Friday, July 22, 2011

Just Motions

"And when they had mocked Him, they took off the purple robe and put His own clothes on Him.  Then they led Him out to crucify Him" (Mark 15:20).

One of the most interesting, yet semi disturbing acts I have ever seen is that of a mime.  They are so serious about what they do.  Their precision is crisp, their timing is incredible, and they can make it look so real.  But, what it all comes down to is a man or a woman going through a whole heap of motions, looking like they're doing something, but really, doing nothing.  It's all an act.  It's a show.

Mark 15:20 reveals a very similar act that was portrayed during the final hours of the life of Jesus before His crucifixion, yet has persisted all through time since.  What they had done on the outside, clothing Him in majestic attire, was contradicted by what was on the inside.  Their actions contradicted their motivation.  It was unsustainable.  Therefore, their original intentions were eventually exposed and carried out.  They had no real intentions of honoring Him.  They were going through the motions, appeasing Him, and essentially, mocking Him.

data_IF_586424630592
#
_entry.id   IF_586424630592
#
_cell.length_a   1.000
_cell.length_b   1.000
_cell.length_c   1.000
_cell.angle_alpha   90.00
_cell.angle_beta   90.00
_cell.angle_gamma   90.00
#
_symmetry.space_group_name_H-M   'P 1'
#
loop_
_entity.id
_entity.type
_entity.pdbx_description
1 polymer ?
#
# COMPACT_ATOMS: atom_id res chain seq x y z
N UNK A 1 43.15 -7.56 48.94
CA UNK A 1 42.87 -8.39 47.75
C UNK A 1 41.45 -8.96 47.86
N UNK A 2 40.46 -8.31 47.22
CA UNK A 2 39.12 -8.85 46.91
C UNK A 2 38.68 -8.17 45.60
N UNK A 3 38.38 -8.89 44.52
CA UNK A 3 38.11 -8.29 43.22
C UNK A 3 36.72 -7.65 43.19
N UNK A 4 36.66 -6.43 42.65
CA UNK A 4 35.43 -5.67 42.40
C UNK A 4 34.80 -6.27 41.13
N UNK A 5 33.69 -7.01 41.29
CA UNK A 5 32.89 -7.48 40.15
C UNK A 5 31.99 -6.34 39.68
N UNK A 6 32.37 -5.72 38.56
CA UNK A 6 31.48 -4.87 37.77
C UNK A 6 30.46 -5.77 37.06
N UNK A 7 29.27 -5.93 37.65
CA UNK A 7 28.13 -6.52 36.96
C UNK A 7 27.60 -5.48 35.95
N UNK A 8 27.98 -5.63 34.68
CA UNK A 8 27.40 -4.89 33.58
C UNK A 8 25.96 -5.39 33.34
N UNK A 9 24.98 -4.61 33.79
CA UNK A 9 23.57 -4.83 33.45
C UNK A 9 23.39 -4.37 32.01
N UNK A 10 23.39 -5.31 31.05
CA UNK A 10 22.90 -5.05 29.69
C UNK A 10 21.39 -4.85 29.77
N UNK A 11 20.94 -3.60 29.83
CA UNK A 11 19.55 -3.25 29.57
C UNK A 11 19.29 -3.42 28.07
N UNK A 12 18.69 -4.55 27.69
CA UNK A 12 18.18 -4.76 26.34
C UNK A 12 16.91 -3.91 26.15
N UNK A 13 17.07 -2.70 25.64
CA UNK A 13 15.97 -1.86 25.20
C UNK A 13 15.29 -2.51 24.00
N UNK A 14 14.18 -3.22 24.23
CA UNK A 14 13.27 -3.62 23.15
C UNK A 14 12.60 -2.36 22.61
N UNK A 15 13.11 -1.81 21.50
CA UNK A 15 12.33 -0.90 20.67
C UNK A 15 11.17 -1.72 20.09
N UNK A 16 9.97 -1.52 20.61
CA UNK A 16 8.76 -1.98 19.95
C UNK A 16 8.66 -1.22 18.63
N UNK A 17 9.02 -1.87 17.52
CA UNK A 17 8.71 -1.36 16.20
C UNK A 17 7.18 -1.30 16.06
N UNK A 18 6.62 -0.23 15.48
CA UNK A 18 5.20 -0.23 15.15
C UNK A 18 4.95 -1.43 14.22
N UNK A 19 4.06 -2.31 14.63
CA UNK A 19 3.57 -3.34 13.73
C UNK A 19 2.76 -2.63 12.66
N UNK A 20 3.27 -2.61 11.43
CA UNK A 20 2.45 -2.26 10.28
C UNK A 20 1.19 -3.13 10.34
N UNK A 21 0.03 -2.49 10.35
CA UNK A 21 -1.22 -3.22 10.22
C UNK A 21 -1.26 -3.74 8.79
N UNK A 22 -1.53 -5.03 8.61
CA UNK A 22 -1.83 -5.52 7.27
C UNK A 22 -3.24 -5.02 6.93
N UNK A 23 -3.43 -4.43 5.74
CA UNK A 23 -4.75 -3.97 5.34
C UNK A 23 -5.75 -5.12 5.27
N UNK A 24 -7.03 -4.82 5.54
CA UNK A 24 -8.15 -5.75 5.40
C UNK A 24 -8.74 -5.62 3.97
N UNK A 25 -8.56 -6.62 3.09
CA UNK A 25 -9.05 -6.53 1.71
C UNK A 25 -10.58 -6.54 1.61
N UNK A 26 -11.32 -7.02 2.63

How often do people, perhaps even ourselves if we're honest, do the very same thing?  Going through the motions can become infectious and catastrophic when it comes to our relationship with Jesus.  We mock, play, sometimes even make sport about showing Him honor, but then we remove the purple robe of honor and authority, and again assume "control" over our situations.

God will not be mocked.  He gets the final word.  We have the opportunity now, right now, to choose whether our worship is real or whether it some crafty, skilled work of dramatic pantomime.  We may be able to fool so many others, including ourselves.  But, God looks passed the motions and into the heart.  When He does, what does He see in you?  Take some time today and ask God to search your heart.  Don't be led by feelings and traditions.  Be genuine and authentic about Jesus being Lord, Savior, and King of your life.

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